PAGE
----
5 Easy Ways to Support & Honor Our Caregivers


The month of February may make you think of chocolates, flowers, and all things love related, so its fitting that National Caregivers Day happens to fall on the third Friday of the month. This well-deserved day of appreciation is unfortunately not well known. And while it technically is in honor of health care professionals serving in long term and hospice care, caregivers come in various forms.

Though healthcare providers in these specialties are very much deserving of a day of thanks, those truly in need of recognition are the friends and family who provide care for their loved ones day in and day out. As a physician assistant and special needs parent, I am caregiver both professionally and personally. And while all moms can relate to the constant concern for those around them, it comes at a different cost when the responsibility is for the lives of patients and a medically complex child. While having personal experience as caregiver, and being surrounded by them in the workplace, I have come up with some suggestions for ways to thank the caregivers in your life.

Don’t say, “Let me know if you need anything!”

Caregivers are already inundated with doctors appointments, phone calls, pharmacy runs, and therapies. While your offer may be heartfelt, asking for help can often feel like one more thing to do. Next time, instead of wondering why you haven’t heard back, consider making a specific offer. “I am going to drop off dinner, I don’t need to stay, but I just wanted to make sure Tuesday works.” “I can help get you to that appointment if you need.” “Here is a gift card for your favorite restaurant.” While taking the work of asking for help out of the equation, your offer is much more likely to be accepted.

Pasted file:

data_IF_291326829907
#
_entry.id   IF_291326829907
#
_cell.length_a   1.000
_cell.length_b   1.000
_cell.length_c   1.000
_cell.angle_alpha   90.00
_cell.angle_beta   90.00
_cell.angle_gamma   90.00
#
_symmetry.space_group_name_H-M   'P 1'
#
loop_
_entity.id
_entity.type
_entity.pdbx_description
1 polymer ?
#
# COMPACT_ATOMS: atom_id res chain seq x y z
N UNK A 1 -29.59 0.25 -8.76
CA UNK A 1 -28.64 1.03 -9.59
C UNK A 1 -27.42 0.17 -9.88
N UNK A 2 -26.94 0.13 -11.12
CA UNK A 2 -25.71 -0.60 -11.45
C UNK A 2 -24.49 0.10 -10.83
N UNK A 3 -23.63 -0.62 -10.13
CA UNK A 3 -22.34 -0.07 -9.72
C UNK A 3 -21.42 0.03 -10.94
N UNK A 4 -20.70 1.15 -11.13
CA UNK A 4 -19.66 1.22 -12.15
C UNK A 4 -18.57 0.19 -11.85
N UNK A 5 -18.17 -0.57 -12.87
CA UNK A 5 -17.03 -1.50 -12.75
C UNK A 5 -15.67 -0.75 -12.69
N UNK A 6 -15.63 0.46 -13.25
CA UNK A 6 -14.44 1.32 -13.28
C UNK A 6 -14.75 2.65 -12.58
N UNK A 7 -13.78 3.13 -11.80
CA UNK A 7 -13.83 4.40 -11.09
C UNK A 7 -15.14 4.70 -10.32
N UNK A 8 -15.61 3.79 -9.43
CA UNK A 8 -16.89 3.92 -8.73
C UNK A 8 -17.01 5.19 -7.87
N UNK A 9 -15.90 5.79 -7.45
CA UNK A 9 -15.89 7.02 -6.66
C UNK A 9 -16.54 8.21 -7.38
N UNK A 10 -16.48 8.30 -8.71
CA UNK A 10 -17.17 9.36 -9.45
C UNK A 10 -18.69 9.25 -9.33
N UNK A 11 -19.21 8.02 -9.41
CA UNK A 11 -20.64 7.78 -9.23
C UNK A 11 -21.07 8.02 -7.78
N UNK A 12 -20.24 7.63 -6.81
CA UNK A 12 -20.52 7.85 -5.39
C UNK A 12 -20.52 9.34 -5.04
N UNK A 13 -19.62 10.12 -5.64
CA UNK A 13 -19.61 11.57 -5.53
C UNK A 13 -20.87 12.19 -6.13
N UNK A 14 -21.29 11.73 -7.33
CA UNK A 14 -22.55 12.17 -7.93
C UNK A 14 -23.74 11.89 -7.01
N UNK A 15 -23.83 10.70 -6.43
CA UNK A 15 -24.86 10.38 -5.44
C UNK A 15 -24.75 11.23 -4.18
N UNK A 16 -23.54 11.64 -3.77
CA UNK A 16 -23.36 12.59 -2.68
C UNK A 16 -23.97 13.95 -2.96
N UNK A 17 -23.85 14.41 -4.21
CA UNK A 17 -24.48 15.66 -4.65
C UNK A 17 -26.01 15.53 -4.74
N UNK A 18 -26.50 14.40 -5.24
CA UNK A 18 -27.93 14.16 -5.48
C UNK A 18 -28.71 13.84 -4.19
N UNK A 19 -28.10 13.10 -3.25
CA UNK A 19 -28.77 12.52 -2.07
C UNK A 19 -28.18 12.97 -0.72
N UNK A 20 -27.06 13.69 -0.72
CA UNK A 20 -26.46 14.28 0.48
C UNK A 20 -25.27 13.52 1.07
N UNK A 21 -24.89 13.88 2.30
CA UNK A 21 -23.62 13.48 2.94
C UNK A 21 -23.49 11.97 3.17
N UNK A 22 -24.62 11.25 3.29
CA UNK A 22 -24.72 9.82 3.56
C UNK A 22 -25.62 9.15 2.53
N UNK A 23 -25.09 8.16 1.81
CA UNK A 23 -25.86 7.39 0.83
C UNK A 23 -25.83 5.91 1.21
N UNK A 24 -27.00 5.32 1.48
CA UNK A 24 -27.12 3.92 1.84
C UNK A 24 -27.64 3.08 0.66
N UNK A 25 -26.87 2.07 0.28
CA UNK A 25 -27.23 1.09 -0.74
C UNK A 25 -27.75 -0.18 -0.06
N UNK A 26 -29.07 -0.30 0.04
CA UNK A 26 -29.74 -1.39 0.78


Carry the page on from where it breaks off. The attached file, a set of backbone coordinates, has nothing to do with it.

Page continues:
Offer babysitting or caregiving services

Sometimes food and money are nice, but time can be invaluable. Everyone deserves time for themselves, but especially those who care for loved ones with chronic conditions. The main thing that can keep caregivers from prioritizing themselves, is concern that there is nobody they can trust to fill in for them. Offering a couple hours for them to regroup can do wonders.

Check in and let them know you’re thinking of them

If the pandemic has taught most of us anything, it’s that human connection is a necessity. Those with serious medical conditions are often already isolated, along with those who help care for them. Regardless of social distancing, getting out and about can be much harder for people in these situations. A simple text or phone call can go a long way in just letting them know you’re thinking of them, even if you can’t get together often.

Remember upcoming events

Maybe there is an important appointment or test coming up. If something is mentioned, try to make note of when that date is, and follow up to see how it went. Little things like this can have a big impact in the lives of patients and their caregivers.

Reach out to the facilities around you.

As mentioned, National Caregiver Day is technically for those professionally serving in the areas of long term and hospice care. Gift cards, treats, flowers, and cards are great ways to thank those who are helping care for the most vulnerable in our society. When visitor restrictions lighten, consider going to a long term care facility to volunteer. There are often games, movie nights, and crafts arranged for patients and residents, and facilities are often in need of volunteers to help with these.

Caregivers come in various roles, but those who do it best, do so with love. Take some time to show some love back to them this upcoming National Caregiver Day, and look for ways to connect with them year round.